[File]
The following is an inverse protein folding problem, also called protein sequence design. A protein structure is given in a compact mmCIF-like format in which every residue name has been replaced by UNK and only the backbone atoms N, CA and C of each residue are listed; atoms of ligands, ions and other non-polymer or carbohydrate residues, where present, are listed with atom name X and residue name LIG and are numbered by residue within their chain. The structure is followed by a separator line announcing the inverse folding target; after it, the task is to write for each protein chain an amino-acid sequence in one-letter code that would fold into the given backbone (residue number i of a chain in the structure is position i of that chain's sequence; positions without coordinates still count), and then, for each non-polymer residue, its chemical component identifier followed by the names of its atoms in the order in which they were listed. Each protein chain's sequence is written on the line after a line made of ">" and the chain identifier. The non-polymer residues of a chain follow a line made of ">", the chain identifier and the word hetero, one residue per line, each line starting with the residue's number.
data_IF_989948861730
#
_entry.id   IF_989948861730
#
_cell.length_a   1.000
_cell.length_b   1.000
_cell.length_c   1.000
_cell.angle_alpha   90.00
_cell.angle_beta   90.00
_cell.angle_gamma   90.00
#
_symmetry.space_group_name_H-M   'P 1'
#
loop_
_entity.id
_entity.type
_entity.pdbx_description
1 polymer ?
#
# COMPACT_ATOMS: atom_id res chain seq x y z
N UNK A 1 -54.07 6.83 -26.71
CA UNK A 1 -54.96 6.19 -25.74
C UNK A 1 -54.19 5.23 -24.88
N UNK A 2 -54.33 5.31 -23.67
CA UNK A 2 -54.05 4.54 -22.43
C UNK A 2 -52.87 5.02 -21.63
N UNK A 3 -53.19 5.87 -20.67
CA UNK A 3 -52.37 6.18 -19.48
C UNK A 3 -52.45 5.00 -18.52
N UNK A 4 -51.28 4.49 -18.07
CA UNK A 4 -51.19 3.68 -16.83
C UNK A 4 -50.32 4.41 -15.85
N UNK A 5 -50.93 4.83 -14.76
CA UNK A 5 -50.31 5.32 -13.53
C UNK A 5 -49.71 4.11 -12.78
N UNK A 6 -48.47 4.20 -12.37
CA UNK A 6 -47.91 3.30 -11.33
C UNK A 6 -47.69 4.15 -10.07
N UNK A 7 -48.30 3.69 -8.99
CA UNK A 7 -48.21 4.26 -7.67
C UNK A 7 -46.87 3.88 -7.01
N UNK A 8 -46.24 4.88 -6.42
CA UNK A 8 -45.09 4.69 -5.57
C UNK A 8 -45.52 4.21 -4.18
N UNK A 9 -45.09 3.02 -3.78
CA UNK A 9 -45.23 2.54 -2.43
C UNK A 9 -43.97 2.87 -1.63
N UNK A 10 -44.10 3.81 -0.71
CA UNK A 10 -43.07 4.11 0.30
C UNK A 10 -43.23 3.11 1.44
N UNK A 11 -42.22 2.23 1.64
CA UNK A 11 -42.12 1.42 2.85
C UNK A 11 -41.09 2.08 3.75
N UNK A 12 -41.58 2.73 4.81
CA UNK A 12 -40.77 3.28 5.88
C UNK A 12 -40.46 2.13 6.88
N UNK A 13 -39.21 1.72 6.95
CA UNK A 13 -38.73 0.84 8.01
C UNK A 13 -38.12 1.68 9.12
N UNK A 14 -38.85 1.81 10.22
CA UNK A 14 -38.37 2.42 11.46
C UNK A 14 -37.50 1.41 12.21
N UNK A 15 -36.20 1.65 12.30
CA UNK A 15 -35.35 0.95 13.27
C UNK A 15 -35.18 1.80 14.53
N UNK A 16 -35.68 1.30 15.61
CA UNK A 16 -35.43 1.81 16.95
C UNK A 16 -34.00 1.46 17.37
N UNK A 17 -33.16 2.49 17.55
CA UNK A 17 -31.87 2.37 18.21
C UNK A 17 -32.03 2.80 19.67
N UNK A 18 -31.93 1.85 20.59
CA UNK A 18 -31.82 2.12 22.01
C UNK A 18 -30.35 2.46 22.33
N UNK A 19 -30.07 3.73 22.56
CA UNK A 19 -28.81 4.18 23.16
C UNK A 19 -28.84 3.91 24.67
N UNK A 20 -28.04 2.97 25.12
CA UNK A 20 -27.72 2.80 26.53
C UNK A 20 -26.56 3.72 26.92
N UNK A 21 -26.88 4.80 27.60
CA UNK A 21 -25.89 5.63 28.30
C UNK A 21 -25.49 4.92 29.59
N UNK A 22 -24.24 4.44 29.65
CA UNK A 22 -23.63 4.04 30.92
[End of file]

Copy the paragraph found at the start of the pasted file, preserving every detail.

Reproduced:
The following is an inverse protein folding problem, also called protein sequence design. A protein structure is given in a compact mmCIF-like format in which every residue name has been replaced by UNK and only the backbone atoms N, CA and C of each residue are listed; atoms of ligands, ions and other non-polymer or carbohydrate residues, where present, are listed with atom name X and residue name LIG and are numbered by residue within their chain. The structure is followed by a separator line announcing the inverse folding target; after it, the task is to write for each protein chain an amino-acid sequence in one-letter code that would fold into the given backbone (residue number i of a chain in the structure is position i of that chain's sequence; positions without coordinates still count), and then, for each non-polymer residue, its chemical component identifier followed by the names of its atoms in the order in which they were listed. Each protein chain's sequence is written on the line after a line made of ">" and the chain identifier. The non-polymer residues of a chain follow a line made of ">", the chain identifier and the word hetero, one residue per line, each line starting with the residue's number.